new (2003-11-30) keyanalyze results

David Shaw dshaw at
Mon Dec 1 12:47:39 CET 2003

On Mon, Dec 01, 2003 at 11:30:30AM -0600, David Champion wrote:
> * On 2003.12.01, in <20031201150933.GA3184 at>,
> *	"David Shaw" <dshaw at> wrote:
> > > 
> > > Hmm. I wonder if somebody shouldn't just revoke them. (As proof that
> > > they are *really* vulnerable).
> > 
> > Heh.  I was waiting for someone to suggest this.  I'm a little
> > surprised it took this long. ;)
> > 
> > Using a compromised key to revoke a key out from under someone else
> > raises some interesting ethical questions.  It's similar (though not
> I think it's pretty easy to call it "unethical" without much further
> consideration. It's the same as entering a protected system with an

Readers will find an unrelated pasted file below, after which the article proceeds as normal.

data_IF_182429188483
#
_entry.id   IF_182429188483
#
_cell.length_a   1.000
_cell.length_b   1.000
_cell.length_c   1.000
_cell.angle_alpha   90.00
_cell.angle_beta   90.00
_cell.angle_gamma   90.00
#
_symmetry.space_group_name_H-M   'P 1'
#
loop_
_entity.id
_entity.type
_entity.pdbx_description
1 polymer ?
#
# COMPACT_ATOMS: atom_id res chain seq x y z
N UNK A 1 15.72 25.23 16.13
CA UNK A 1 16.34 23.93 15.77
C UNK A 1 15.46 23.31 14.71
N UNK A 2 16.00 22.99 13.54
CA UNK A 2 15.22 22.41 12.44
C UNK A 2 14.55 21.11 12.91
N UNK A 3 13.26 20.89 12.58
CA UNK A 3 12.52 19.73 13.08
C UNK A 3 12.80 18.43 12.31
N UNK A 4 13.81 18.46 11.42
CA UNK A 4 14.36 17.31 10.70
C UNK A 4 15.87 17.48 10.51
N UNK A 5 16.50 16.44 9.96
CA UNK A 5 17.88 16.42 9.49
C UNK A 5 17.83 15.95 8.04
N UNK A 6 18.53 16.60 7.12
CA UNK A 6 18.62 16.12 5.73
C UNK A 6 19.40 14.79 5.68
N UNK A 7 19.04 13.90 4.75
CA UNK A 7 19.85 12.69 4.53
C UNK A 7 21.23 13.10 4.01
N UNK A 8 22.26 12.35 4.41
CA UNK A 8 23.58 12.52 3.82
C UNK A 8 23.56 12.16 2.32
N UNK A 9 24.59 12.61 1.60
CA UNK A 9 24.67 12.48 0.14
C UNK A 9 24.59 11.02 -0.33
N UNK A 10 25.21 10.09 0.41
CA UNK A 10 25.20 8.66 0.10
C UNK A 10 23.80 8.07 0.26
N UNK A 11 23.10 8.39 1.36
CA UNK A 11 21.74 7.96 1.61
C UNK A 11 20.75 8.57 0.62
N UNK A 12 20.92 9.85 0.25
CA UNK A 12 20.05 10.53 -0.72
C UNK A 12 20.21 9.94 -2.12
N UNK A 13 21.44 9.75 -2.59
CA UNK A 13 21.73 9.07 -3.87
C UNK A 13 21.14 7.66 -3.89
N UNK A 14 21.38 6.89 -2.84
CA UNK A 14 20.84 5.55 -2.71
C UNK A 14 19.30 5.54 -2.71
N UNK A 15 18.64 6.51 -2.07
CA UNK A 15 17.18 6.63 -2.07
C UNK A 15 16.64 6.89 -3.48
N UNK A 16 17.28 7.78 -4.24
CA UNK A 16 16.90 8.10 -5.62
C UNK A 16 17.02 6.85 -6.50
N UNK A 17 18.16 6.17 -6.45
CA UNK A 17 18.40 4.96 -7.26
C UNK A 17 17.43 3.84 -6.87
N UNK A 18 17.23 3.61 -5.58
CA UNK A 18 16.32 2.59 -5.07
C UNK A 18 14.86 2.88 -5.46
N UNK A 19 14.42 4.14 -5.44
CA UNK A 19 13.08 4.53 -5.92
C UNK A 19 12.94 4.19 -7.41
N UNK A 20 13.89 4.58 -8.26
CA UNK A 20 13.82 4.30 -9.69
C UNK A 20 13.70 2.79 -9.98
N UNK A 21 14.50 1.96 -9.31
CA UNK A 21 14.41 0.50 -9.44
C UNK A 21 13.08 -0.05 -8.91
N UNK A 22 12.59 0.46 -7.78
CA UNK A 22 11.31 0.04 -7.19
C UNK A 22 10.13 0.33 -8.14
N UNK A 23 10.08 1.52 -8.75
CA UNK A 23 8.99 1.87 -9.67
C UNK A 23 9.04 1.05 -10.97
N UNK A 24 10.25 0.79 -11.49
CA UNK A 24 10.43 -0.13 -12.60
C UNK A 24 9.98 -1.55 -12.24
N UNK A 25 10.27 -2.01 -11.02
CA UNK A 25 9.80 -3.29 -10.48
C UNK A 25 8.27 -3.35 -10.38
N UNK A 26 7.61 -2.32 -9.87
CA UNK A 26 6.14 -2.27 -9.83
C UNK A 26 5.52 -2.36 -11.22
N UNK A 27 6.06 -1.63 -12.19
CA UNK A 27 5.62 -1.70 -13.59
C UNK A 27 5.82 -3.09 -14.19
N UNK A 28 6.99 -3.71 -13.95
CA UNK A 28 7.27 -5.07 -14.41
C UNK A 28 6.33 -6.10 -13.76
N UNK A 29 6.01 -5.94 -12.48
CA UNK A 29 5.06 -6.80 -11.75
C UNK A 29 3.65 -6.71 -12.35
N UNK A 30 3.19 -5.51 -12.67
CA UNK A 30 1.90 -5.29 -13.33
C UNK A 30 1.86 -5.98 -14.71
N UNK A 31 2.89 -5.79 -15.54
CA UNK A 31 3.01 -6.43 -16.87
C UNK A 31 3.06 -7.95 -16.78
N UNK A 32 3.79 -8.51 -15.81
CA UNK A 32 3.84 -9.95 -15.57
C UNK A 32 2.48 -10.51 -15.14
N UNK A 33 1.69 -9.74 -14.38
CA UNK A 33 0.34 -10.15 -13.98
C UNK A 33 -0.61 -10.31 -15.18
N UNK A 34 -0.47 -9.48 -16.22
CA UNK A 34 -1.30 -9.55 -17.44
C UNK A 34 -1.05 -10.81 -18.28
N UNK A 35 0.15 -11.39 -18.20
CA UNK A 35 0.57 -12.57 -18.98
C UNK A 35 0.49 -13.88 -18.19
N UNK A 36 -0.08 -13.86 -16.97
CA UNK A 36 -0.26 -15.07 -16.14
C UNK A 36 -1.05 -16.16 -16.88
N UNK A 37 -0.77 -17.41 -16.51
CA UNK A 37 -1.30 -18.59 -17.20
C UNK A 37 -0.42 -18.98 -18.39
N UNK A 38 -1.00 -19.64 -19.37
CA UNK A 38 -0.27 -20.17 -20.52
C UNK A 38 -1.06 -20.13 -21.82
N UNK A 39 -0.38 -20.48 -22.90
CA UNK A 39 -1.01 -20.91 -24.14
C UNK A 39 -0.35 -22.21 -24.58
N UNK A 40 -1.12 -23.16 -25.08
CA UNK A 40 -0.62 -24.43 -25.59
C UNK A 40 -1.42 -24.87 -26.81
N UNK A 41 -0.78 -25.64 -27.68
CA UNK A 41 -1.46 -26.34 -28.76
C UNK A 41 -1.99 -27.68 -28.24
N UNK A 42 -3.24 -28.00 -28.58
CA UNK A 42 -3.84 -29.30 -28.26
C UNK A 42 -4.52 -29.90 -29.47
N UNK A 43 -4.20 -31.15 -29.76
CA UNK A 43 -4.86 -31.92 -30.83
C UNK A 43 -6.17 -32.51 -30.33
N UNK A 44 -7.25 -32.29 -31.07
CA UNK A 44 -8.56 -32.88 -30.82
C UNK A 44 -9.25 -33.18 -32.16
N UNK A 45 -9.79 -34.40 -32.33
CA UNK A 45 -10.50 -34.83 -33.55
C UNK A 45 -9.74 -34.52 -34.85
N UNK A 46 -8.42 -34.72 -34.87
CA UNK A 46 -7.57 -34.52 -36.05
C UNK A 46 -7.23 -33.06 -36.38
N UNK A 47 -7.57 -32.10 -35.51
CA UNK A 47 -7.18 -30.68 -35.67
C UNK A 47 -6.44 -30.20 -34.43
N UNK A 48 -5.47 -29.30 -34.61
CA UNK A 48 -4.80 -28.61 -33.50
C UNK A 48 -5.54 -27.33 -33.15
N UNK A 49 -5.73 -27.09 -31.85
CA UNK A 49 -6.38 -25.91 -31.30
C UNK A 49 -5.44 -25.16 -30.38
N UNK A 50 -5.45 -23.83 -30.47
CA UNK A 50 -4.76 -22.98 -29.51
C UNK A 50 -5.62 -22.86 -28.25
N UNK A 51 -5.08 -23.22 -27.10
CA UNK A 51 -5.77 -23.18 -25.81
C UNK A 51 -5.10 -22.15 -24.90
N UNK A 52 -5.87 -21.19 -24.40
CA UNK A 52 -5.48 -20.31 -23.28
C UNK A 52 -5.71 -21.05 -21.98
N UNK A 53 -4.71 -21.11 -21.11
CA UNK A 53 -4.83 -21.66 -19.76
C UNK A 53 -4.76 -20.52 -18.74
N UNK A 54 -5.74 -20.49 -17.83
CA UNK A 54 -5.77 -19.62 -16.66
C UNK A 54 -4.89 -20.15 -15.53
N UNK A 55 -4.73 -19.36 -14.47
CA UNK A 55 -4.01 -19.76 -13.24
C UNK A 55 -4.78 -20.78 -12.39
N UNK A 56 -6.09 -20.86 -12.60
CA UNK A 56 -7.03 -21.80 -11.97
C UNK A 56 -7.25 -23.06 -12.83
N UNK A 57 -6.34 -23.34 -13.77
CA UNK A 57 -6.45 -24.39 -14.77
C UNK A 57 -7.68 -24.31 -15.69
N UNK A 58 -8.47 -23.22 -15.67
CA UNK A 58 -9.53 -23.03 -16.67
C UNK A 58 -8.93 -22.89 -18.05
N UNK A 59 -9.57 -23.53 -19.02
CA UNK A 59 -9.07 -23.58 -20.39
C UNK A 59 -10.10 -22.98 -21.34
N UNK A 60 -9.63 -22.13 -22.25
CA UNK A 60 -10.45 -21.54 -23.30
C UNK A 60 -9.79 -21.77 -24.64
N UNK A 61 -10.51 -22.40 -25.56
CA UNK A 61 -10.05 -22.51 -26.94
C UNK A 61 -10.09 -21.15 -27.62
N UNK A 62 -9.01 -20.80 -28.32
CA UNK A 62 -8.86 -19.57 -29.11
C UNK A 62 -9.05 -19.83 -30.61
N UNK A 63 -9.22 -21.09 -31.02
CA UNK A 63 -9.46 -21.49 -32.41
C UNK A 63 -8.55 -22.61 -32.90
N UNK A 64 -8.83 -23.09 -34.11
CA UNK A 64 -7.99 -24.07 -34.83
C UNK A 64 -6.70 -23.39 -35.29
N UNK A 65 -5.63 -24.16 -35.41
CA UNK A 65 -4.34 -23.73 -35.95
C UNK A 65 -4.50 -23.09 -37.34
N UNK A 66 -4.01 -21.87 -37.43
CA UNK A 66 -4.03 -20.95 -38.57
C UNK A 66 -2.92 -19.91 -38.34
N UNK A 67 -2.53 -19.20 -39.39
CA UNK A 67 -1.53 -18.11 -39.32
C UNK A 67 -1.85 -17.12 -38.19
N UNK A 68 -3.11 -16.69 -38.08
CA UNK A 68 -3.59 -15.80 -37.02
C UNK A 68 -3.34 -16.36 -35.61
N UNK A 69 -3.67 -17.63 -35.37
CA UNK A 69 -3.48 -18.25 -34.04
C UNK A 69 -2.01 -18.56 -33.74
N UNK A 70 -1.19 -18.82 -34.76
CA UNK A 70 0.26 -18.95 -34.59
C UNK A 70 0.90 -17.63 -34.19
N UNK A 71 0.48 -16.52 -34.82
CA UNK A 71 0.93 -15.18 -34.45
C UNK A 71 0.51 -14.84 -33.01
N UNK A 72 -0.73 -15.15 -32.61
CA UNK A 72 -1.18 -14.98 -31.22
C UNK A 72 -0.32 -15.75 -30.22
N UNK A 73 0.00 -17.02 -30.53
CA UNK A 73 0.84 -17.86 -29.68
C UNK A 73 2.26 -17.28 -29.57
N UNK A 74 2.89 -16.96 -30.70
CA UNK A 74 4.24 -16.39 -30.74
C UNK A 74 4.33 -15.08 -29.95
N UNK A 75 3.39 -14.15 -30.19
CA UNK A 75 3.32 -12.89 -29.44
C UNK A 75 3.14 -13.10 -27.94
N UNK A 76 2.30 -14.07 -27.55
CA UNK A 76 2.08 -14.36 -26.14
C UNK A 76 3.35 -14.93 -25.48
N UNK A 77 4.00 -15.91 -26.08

> exploitable vulnerability and "fixing" it, without regard to what
> internal subsystems this "fix" breaks. There's always someone whose
> daily routine depends on something that's tangentially broken, who
> would be glad to fix it as soon as they're back in the office, or a
> maintenance window opens, or their grandmother's out of the hospital,
> or whatever. You might catch 20 people who simply know no better, but
> there's a 21st who critically cannot change at this moment.

Yep.  Which is why notifications happened, rather than forced
revocations.  This does mean there will be some keys that never get
revoked, but that is being handled on the GnuPG side by refusing to
use them.  Users are free to not upgrade, but eventually there will be
nobody to talk to.


More information about the Gnupg-users mailing list